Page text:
NEW ORLEANS, LA - The Ogden Museum of Southern Art announces the acquisition of three major works by the famed Louisiana painter Clementine Hunter (1886 –1988). The first addition is entitled “Flowing River” – one of the largest known works by the artist. The second is a rare piece, “Cotton to Gin and Baptism,” that is painted back to back. Of note, on the work’s reverse side, “Baptism” features a seldom seen palette of pinks, vivid yellows, red and white. Local collectors Dr. Jerry and Carolyn Fortino donated the paintings to the museum.
“The other Clementine Hunter works at this scale and significance are installed at African House at Melrose Plantation in Natchitoches, La.,” says Ogden Director J. Richard Gruber. “This donation by Dr. Jerry and Carolyn Fortino makes these important works accessible to a larger public for the first time.”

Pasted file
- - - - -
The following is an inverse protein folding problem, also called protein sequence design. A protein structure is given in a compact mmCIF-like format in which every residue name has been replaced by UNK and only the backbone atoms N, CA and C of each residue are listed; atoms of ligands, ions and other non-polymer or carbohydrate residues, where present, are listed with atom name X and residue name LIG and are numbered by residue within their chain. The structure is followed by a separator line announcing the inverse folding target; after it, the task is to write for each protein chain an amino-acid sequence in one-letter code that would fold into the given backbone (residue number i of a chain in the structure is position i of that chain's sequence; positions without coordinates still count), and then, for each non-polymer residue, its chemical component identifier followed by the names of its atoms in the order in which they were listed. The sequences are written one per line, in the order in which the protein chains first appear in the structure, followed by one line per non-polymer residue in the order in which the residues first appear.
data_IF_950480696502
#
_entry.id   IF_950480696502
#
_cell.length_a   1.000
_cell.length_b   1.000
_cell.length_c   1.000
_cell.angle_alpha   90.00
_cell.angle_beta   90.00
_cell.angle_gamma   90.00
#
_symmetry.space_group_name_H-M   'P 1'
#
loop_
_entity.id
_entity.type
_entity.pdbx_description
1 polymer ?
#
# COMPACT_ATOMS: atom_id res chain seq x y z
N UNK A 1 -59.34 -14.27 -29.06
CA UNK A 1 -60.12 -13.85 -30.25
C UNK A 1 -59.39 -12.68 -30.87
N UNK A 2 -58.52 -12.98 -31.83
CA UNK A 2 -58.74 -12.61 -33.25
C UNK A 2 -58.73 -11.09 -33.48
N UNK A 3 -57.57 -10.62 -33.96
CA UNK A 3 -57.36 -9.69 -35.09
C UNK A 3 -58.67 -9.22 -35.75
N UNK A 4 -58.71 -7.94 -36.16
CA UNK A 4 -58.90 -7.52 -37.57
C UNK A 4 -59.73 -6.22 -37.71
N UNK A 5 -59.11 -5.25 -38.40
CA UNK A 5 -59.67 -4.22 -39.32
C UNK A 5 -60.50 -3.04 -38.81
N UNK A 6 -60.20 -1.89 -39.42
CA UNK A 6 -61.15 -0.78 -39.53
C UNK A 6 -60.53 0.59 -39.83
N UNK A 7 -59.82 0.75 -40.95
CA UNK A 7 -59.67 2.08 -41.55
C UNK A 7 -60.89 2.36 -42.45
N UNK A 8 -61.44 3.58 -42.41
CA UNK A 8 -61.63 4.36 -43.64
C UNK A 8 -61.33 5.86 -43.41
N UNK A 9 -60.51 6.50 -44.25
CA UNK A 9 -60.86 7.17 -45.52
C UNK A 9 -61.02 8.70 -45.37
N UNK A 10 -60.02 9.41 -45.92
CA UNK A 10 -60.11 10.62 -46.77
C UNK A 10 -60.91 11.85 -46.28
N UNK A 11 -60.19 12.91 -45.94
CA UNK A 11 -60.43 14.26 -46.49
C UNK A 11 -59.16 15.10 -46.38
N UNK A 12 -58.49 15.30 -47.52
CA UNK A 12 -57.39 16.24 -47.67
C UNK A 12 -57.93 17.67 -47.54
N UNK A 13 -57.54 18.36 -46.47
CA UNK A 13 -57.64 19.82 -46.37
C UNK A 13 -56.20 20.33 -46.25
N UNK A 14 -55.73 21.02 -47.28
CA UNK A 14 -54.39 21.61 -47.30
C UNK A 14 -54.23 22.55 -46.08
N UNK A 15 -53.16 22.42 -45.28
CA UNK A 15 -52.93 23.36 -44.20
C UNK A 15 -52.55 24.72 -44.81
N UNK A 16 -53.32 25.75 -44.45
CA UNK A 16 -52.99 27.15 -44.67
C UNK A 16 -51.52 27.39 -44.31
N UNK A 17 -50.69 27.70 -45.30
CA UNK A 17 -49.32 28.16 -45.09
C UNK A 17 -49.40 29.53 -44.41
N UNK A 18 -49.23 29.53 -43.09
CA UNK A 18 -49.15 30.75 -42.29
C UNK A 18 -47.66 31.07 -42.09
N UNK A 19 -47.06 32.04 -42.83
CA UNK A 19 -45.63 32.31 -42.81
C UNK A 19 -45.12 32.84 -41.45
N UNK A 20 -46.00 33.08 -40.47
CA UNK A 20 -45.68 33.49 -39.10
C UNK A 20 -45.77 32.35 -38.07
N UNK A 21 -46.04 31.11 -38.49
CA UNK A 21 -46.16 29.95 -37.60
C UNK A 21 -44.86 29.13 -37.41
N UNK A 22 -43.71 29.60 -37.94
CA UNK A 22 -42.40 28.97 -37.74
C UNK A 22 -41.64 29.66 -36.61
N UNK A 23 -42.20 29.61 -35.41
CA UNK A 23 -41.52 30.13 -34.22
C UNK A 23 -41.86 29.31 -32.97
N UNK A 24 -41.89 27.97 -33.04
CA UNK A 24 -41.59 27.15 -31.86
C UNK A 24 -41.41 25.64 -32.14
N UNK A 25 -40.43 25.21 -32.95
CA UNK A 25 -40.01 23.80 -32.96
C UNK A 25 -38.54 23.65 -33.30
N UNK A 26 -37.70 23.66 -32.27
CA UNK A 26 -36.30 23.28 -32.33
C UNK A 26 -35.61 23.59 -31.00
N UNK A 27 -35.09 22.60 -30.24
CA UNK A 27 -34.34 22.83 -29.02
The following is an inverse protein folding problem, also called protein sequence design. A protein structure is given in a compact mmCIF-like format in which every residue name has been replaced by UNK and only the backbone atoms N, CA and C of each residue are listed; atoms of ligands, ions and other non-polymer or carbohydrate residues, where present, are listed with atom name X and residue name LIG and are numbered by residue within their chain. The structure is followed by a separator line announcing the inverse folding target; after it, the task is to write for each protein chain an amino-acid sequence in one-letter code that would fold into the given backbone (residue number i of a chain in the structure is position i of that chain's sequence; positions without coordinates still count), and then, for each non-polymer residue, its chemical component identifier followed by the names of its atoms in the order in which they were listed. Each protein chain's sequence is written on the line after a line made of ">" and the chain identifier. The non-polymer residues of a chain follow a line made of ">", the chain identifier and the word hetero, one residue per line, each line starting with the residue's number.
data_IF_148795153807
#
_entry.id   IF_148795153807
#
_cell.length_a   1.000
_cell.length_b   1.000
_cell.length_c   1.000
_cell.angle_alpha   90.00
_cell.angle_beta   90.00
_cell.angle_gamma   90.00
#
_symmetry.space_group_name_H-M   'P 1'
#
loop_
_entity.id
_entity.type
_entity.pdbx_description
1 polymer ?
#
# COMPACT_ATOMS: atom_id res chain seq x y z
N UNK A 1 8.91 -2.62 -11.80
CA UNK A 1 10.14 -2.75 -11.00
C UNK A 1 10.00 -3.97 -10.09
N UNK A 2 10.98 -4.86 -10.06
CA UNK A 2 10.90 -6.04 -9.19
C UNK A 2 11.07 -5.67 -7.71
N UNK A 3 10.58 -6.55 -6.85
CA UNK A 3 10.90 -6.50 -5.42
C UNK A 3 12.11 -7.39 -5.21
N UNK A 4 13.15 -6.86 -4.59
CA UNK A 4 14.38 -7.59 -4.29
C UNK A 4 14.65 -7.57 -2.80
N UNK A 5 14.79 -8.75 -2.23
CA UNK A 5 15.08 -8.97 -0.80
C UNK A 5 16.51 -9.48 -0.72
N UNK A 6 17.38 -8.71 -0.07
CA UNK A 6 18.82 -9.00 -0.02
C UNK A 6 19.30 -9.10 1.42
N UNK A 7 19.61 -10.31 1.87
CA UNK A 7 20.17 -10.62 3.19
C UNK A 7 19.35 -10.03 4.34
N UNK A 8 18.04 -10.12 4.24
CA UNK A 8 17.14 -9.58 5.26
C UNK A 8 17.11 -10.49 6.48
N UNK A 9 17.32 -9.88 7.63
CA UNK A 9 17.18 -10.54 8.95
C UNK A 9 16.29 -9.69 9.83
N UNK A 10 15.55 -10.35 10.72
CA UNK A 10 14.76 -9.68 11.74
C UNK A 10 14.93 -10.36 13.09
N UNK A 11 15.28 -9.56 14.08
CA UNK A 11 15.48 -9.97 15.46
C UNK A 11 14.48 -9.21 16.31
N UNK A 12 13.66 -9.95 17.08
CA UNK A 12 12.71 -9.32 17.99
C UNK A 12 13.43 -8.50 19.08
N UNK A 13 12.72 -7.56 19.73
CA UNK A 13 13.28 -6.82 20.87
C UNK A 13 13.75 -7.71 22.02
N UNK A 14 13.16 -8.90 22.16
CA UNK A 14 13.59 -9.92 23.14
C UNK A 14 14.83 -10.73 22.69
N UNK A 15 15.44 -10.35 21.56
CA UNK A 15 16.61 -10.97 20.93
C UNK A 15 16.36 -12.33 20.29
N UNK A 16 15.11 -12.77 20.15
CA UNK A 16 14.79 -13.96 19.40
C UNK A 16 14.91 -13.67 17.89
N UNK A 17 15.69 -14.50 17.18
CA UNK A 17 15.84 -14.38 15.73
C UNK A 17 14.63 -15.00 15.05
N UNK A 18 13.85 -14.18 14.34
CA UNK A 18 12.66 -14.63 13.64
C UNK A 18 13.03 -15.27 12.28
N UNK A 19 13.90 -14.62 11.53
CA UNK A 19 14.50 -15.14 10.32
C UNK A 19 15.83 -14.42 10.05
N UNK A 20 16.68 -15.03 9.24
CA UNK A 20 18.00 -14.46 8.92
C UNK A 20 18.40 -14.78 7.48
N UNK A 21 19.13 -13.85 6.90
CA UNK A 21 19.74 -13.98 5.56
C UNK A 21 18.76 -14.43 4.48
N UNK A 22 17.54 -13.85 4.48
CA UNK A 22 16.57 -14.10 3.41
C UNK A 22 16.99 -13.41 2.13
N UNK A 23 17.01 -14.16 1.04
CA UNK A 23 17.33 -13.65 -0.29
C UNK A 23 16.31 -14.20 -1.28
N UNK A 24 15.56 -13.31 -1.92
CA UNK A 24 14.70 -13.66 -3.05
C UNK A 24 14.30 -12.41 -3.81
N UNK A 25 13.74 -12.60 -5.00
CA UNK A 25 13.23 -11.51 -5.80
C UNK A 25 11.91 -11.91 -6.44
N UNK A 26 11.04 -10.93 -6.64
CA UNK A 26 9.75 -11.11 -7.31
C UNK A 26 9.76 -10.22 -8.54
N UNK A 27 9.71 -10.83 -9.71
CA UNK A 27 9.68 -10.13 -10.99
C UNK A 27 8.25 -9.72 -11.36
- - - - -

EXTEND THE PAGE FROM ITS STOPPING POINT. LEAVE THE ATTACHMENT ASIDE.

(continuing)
These unknown works are an important addition to the museum’s holdings of Hunter’s work, which also includes "A Funeral at Isle Brevelle" from the Roger Houston Ogden Collection. She became the first African-American artist to have a solo exhibit at the New Orleans Museum of Art and was invited to the White House by President Jimmy Carter.
Dr. Fortino vividly remembers acquiring Flowing River at an auction 39 years ago. “We bought it in 1970,” recalls Fortino. “We drove to Natchitoches and bought an olive jar, a quilt and a giant 8-foot-tall Clementine Hunter. During the auction I raised my hand up and didn’t put it down.”Hunter was born at Hidden Hill plantation, near Cloutierville, Louisiana. She lived and worked in Northwest Louisiana at Melrose Plantation, which had become an artist colony directed by Francois Mignon. Using paints left behind by visiting artists, Hunter began to create her own work in 1939. Her paintings were often small, usually no larger than 18” by 24”. Her subject was the daily life on Melrose Plantation. Hunter utilized all sorts of discarded items as a canvas, including bottles, cardboard and gourds. Visit the Ogden Museum of Southern Art at : http://www.ogdenmuseum.org/